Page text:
Monday, June 27

A Global Corporate Tax Deal Is In The Spot – Let’s Make Sure It Happens | Nadia Calviño, Daniele Franco, Bruno Le Maire and Olaf Scholz

For more than four years, France, Germany, Italy and Spain have been working together to create an international tax system suitable for the 21st century. It is a saga of many twists and turns. Now is the time to come to an agreement. The introduction of this fairer and more efficient international tax system was already a priority before the current economic crisis, and it will be even more necessary to get out of it.

Why? First, because the crisis was a boon for big tech companies, which made profits at levels not seen in any other sector of the economy. So how come the most profitable companies don’t pay a fair share of taxes? The fact that their business is online does not mean that they do not have to pay taxes in the countries where they operate and from where they derive their profits. Physical presence has been the historical basis of our tax system. This base has to evolve with our economies gradually changing online. Like any other company, they should pay their fair share to finance the public good, at a level commensurate with their success.

Second, because the crisis has exacerbated inequalities. It is urgent to put in place an international tax system that is efficient and fair. Currently, multinationals can avoid corporate taxes by shifting profits abroad. That is not something the public will continue to accept. Tax dumping cannot be an option for Europe, nor for the rest of the world. It would only lead to a further decline in corporate income tax revenue, wider inequalities, and an inability to fund vital public services.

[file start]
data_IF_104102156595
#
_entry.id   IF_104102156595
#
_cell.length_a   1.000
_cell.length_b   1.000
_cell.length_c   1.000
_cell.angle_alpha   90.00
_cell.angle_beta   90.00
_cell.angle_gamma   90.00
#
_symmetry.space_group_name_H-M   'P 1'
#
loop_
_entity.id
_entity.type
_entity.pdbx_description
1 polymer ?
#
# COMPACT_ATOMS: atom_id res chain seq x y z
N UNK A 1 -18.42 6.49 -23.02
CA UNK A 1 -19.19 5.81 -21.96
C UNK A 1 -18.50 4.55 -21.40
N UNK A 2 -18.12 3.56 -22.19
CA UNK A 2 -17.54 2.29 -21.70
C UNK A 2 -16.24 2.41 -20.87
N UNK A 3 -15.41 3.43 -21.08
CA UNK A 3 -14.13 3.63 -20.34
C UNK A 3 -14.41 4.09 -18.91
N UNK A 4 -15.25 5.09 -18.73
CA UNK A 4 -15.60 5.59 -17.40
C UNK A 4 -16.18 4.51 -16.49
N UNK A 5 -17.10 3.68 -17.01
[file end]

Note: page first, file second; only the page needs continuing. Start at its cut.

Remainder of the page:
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Third, because we need to re-establish an international consensus on the major global issues. The Organization for Economic Cooperation and Development, with the support of our countries, has been doing exceptional work in the field of international taxation for many years. The OECD has presented fair and balanced proposals on both issues: taxation of the profits of the most profitable multinationals, particularly digital giants (Pillar 1), and minimum taxation (Pillar 2). We can take advantage of this work. For the first time in decades, we have the opportunity to reach a historic agreement on a new international tax system that would involve every country in the world. Such a multilateral agreement would signal a commitment to working together on major global issues.

With the new Biden administration, there is no longer the threat of a veto on this new system. The new United States proposal on minimum taxes is an important step in the direction of the proposal initially raised by our countries and assumed by the OECD. Committing to a minimum effective tax rate of at least 15% is a promising start. Therefore, we are committed to defining a common position on a new international tax system at the G7 finance ministers meeting in London today. We are confident that it will generate the necessary momentum to reach a global agreement at the G20 in Venice in July. It is within our reach. Let’s make sure it happens. We owe it to our citizens.

  • Nadia Calviño, second deputy prime minister of Spain, is the country’s economy minister. Daniele Franco is Italy’s Minister of Economy and Finance. Bruno Le Maire is the French Minister of Economy, Finance and Recovery. Olaf Scholz is Vice Chancellor and Finance Minister of Germany.

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